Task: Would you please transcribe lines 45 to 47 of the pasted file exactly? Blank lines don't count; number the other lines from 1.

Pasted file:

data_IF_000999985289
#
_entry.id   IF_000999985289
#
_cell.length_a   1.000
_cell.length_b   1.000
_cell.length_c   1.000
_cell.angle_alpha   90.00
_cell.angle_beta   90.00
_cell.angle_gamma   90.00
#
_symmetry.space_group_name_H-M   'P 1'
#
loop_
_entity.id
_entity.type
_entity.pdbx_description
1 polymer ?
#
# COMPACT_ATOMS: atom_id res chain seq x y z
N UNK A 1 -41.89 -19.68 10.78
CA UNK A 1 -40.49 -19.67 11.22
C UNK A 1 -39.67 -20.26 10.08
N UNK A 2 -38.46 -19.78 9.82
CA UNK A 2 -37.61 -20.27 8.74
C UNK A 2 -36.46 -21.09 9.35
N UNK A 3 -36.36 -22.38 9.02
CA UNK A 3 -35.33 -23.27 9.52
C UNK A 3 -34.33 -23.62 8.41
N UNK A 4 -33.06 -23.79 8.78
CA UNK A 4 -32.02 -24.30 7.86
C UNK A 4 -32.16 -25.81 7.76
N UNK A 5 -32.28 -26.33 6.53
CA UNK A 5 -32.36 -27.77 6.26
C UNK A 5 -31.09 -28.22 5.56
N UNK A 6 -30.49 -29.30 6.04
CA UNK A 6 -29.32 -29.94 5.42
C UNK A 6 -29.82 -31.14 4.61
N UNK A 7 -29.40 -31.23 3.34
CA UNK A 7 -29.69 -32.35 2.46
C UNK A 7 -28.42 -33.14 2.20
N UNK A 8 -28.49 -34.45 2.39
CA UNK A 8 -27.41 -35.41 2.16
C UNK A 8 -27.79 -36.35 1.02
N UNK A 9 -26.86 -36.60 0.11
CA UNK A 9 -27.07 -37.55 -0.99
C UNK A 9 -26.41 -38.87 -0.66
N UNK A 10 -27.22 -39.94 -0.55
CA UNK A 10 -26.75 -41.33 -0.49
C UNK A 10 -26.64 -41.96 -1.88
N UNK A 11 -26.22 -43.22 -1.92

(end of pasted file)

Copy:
N UNK A 9 -26.86 -36.60 0.11
CA UNK A 9 -27.07 -37.55 -0.99
C UNK A 9 -26.41 -38.87 -0.66